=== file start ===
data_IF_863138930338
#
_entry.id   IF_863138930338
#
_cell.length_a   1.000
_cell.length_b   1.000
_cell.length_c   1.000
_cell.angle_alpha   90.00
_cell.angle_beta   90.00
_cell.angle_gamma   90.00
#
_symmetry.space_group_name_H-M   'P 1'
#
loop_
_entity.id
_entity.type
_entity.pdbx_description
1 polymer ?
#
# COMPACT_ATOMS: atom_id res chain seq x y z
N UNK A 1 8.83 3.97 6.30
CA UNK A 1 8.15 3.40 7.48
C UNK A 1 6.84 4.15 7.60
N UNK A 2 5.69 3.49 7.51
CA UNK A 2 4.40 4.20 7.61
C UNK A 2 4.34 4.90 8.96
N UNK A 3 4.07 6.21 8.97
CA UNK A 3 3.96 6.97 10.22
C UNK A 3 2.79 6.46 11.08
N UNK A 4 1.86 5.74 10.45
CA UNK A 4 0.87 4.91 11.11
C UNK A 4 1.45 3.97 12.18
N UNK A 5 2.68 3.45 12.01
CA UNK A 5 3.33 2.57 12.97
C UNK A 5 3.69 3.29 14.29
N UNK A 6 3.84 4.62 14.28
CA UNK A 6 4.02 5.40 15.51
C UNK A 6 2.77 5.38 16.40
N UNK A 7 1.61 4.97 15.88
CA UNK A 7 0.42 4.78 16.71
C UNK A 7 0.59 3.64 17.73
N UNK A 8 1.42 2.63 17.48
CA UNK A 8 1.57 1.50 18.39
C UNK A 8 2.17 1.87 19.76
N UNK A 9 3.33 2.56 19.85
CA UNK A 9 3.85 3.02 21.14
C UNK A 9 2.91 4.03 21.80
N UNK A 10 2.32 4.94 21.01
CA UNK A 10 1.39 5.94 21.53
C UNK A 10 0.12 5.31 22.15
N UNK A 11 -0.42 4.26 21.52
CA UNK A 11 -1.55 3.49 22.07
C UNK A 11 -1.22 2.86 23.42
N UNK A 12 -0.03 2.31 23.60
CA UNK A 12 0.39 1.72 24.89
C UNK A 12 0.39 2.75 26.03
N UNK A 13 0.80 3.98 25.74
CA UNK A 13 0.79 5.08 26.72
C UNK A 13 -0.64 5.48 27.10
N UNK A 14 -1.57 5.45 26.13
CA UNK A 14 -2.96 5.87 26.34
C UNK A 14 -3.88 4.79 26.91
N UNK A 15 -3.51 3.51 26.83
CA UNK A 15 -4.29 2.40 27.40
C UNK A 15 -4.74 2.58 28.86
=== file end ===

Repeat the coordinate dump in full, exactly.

data_IF_863138930338
#
_entry.id   IF_863138930338
#
_cell.length_a   1.000
_cell.length_b   1.000
_cell.length_c   1.000
_cell.angle_alpha   90.00
_cell.angle_beta   90.00
_cell.angle_gamma   90.00
#
_symmetry.space_group_name_H-M   'P 1'
#
loop_
_entity.id
_entity.type
_entity.pdbx_description
1 polymer ?
#
# COMPACT_ATOMS: atom_id res chain seq x y z
N UNK A 1 8.83 3.97 6.30
CA UNK A 1 8.15 3.40 7.48
C UNK A 1 6.84 4.15 7.60
N UNK A 2 5.69 3.49 7.51
CA UNK A 2 4.40 4.20 7.61
C UNK A 2 4.34 4.90 8.96
N UNK A 3 4.07 6.21 8.97
CA UNK A 3 3.96 6.97 10.22
C UNK A 3 2.79 6.46 11.08
N UNK A 4 1.86 5.74 10.45
CA UNK A 4 0.87 4.91 11.11
C UNK A 4 1.45 3.97 12.18
N UNK A 5 2.68 3.45 12.01
CA UNK A 5 3.33 2.57 12.97
C UNK A 5 3.69 3.29 14.29
N UNK A 6 3.84 4.62 14.28
CA UNK A 6 4.02 5.40 15.51
C UNK A 6 2.77 5.38 16.40
N UNK A 7 1.61 4.97 15.88
CA UNK A 7 0.42 4.78 16.71
C UNK A 7 0.59 3.64 17.73
N UNK A 8 1.42 2.63 17.48
CA UNK A 8 1.57 1.50 18.39
C UNK A 8 2.17 1.87 19.76
N UNK A 9 3.33 2.56 19.85
CA UNK A 9 3.85 3.02 21.14
C UNK A 9 2.91 4.03 21.80
N UNK A 10 2.32 4.94 21.01
CA UNK A 10 1.39 5.94 21.53
C UNK A 10 0.12 5.31 22.15
N UNK A 11 -0.42 4.26 21.52
CA UNK A 11 -1.55 3.49 22.07
C UNK A 11 -1.22 2.86 23.42
N UNK A 12 -0.03 2.31 23.60
CA UNK A 12 0.39 1.72 24.89
C UNK A 12 0.39 2.75 26.03
N UNK A 13 0.80 3.98 25.74
CA UNK A 13 0.79 5.08 26.72
C UNK A 13 -0.64 5.48 27.10
N UNK A 14 -1.57 5.45 26.13
CA UNK A 14 -2.96 5.87 26.34
C UNK A 14 -3.88 4.79 26.91
N UNK A 15 -3.51 3.51 26.83
CA UNK A 15 -4.29 2.40 27.40
C UNK A 15 -4.74 2.58 28.86